“You’re right,” she nodded, though she chose to go one more place before retiring to her bedroom. She found the spot from which she had climbed up to the roof again, keen on reclaiming her headdress. It had vanished. She looked around the immediate area carefully but couldn’t find any trace of it. After another large yawn, she gave up and retired for the night.
She drew a bath before going to bed though I had to explain to her the basics of having spigots and mixing in hot water with the cold so she didn’t scald herself. While she relaxed in the water, I let my mind wander as well and shut out her senses for a while. It felt good to have some time to myself.
“There’s clothes in the footlocker by the bed,” I told her once I realized she had come out of the bath. I just knew that to be true and I didn’t quite know why. Though I was tempted to find out just how hairy she really was, I respected her privacy as best I could and limited my access to her senses.
Kagerou dressed herself in long, plain white cotton pajamas, folding her uniform neatly before diving into bed. There she laid splayed out, letting herself be overwhelmed by the desire to rest. I still hung around her neck and felt the warmth off her body directly. Soon enough, she fell asleep.
I wasn’t really capable of sleep. So I couldn’t join her. And, besides, there was still one more thing I had to do. I concentrated, reaching out into the distance. I followed the instructions that had been left for me and, though I didn’t know where I was going, I knew whom I was meant to talk to.
It was late but I was sure she would still be awake.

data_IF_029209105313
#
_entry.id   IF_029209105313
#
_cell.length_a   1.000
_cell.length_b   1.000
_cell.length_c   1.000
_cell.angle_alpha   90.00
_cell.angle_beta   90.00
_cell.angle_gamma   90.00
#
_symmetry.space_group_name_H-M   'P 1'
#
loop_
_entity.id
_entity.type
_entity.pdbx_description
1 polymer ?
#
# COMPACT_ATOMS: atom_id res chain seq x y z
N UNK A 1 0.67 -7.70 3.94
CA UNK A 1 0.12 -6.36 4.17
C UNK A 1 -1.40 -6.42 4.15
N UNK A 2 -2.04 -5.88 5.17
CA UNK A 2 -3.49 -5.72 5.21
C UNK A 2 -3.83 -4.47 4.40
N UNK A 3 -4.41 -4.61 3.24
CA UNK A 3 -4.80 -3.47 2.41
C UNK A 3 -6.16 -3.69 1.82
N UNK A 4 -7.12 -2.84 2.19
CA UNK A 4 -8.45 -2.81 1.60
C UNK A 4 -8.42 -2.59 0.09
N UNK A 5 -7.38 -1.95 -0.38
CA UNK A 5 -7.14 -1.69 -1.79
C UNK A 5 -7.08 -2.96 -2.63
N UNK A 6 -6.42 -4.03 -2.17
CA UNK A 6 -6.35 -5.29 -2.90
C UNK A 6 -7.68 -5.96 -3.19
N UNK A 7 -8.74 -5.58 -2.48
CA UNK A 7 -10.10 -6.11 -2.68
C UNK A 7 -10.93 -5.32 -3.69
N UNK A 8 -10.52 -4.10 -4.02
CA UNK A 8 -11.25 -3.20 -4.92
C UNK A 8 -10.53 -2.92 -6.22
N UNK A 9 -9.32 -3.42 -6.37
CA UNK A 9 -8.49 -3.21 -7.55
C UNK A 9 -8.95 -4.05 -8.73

“Hello, I wish to report in,” I announced myself. I felt the warmth of a fire and heard wind howling off in the distance. It was cold beyond the immediate area and I found myself in a relatively comfortable location. Rather, she did.
“Has everything gone according to plan?” Sakuya asked, not losing a single moment to pleasantries.
“It’s been a busy first day but yes, I think so,” I replied.
“Good. And Lady Remilia?”
“She tried to make her life more difficult in the beginning but then she eased off.”
“I see,” she said without betraying what she was thinking. I could feel something really hot in her hands as well. The smell… if I concentrated… yes, she was having a cup of tea. And… she wasn’t in her uniform either. It felt like she was dressed more plainly, in something more bulky. “Do you foresee any problems?” Sakuya asked, breaking my concentration slightly.
“Not at the moment,” I said, “I’ll be making sure that she does everything she is supposed to.”
“Alright, I’ll be counting on you,” she said. I could almost feel like she was going to say something else entirely but instead, she followed up with a more generic query that hinted at impatience, “is there anything else I should know?”
 Remilia went a little overboard and lost her composure.
 Patchouli invited Marisa over at a late hour for unclear reasons.
 The fairies were behaving for the moment but it might be necessary to keep a close eye on them.
Time remaining: ::
Timer ended at: 2018/11/13(Tue)13:00